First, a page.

The Book of James – Politics

Posted on Posted in The Book of James

“My dear brothers and sisters, how can you claim to have faith in our glorious Lord Jesus Christ if you favor some people over others? For example, suppose someone comes into your meeting dressed in fancy clothes and expensive jewelry, and another comes in who is poor and dressed in dirty clothes. If you give special attention and a good seat to the rich person, but you say to the poor one, “You can stand over there, or else sit on the floor”—well, doesn’t this discrimination show that your judgments are guided by evil motives?” James 2:1-4

I dislike politics. This is what James is talking about in this scripture. Politics is showing favor to someone just because of who they are. I know that politics can be important in business. Sometimes it is not what you know but who you know, but as disciples of Jesus Christ there is no room for politics. There is no room for treating any one person different than the other. It really does not matter how they dress or how much money they have. Everyone is equal, not just in the church, but in all areas of our lives. “If someone says, “I love God,” but hates a fellow believer, that person is a liar; for if we don’t love people we can see, how can we love God, whom we cannot see?” (1 John 4:20) We cannot love God unless we can love others. The real test is when two people come into church, one is rich and dressed well and the other is poor and does not have on the proper dress. Do you treat them the same? The way we behave toward people indicates what you really believe about God. We see this problem happening in our churches. The church has its cliques, and new Christians find it difficult to get in. This should never happen in any church.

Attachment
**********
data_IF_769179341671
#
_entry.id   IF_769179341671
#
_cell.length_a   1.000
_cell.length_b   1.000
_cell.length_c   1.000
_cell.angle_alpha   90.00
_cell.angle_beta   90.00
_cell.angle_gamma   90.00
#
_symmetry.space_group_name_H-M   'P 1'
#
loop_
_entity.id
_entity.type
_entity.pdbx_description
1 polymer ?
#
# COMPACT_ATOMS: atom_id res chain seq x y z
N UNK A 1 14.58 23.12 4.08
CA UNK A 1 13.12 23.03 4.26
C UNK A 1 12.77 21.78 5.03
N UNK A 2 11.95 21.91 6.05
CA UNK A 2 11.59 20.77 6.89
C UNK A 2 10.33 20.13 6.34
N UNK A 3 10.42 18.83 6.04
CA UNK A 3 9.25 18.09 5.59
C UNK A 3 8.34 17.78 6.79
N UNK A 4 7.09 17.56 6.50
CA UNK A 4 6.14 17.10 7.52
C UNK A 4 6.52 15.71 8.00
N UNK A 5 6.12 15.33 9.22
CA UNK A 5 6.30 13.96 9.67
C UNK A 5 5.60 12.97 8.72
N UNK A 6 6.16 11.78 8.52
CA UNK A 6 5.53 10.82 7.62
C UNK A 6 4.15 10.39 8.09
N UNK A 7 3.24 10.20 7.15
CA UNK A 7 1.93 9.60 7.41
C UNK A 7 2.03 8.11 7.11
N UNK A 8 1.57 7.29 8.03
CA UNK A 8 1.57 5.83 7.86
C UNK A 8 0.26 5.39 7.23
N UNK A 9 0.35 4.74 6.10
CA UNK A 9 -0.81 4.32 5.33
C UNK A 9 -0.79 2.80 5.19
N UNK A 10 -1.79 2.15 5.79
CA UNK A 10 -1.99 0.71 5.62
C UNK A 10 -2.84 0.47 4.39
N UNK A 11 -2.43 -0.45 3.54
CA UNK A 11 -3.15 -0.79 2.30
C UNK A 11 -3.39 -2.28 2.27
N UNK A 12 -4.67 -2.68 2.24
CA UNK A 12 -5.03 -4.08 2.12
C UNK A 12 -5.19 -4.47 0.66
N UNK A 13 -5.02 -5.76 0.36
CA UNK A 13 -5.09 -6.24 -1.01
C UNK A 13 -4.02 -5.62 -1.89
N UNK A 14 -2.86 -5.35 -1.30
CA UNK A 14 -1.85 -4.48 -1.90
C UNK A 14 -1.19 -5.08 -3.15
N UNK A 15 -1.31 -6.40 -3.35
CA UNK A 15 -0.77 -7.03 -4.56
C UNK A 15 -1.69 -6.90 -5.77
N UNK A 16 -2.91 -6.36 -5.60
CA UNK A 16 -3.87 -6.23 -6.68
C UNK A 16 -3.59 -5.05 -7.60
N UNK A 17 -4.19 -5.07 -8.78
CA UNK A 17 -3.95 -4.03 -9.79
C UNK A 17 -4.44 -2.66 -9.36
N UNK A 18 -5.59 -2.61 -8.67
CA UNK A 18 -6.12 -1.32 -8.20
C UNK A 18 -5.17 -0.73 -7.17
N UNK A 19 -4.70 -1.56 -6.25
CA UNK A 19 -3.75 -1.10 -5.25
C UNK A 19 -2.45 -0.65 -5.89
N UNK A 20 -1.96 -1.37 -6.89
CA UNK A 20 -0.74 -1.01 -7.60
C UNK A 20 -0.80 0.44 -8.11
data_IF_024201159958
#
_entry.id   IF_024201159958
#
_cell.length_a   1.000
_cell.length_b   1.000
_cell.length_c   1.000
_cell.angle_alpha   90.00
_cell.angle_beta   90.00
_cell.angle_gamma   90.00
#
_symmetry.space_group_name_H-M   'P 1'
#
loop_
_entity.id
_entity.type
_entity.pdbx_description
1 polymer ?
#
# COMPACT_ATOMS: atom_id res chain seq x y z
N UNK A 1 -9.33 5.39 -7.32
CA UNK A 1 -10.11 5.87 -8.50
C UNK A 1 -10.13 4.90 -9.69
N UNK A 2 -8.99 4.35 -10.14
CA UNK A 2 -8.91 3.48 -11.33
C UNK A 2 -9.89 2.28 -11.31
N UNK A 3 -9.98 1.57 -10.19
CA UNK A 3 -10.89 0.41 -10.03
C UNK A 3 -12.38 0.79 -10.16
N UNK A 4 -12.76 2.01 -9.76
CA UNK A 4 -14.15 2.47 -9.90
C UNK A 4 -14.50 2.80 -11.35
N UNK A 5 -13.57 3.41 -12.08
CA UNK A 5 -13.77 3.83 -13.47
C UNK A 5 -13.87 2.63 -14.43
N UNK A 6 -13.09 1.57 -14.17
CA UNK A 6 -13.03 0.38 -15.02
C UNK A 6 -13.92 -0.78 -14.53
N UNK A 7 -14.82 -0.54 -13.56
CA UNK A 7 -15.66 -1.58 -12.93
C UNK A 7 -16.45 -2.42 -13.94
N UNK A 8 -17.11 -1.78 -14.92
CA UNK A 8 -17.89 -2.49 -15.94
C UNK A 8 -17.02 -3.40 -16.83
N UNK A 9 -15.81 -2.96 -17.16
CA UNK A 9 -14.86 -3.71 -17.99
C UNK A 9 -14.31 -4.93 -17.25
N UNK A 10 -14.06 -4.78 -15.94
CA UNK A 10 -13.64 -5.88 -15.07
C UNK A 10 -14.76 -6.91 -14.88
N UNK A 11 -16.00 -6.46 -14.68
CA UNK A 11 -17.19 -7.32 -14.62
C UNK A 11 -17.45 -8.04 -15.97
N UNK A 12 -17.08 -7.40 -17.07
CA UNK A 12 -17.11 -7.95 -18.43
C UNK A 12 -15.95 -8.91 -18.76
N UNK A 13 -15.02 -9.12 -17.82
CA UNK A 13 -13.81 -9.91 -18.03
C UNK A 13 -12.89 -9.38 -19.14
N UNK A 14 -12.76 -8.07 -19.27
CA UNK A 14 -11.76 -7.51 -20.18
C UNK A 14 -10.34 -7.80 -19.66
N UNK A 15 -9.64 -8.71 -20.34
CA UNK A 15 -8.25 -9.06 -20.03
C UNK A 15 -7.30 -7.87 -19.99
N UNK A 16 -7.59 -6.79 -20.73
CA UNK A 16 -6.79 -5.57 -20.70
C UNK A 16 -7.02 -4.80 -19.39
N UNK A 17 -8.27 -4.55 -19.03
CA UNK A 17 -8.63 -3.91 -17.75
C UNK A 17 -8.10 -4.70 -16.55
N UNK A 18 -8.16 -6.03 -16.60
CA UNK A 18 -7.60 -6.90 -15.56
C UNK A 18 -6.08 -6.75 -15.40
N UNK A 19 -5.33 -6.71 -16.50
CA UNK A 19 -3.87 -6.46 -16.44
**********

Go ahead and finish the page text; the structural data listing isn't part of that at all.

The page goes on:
“Teacher,” they said, “we know that you are a man of integrity and that you teach the way of God in accordance with the truth. You aren’t swayed by others, because you pay no attention to who they are.” (Matthew 22:16) Jesus did not look at the outward appearance; He looked at the heart. He was not impressed with riches or social status. Jesus was the friend of sinners, though He disapproved of their sins. It was not compromise, but compassion, that caused Him to welcome them, and when they trusted Him, forgave them.

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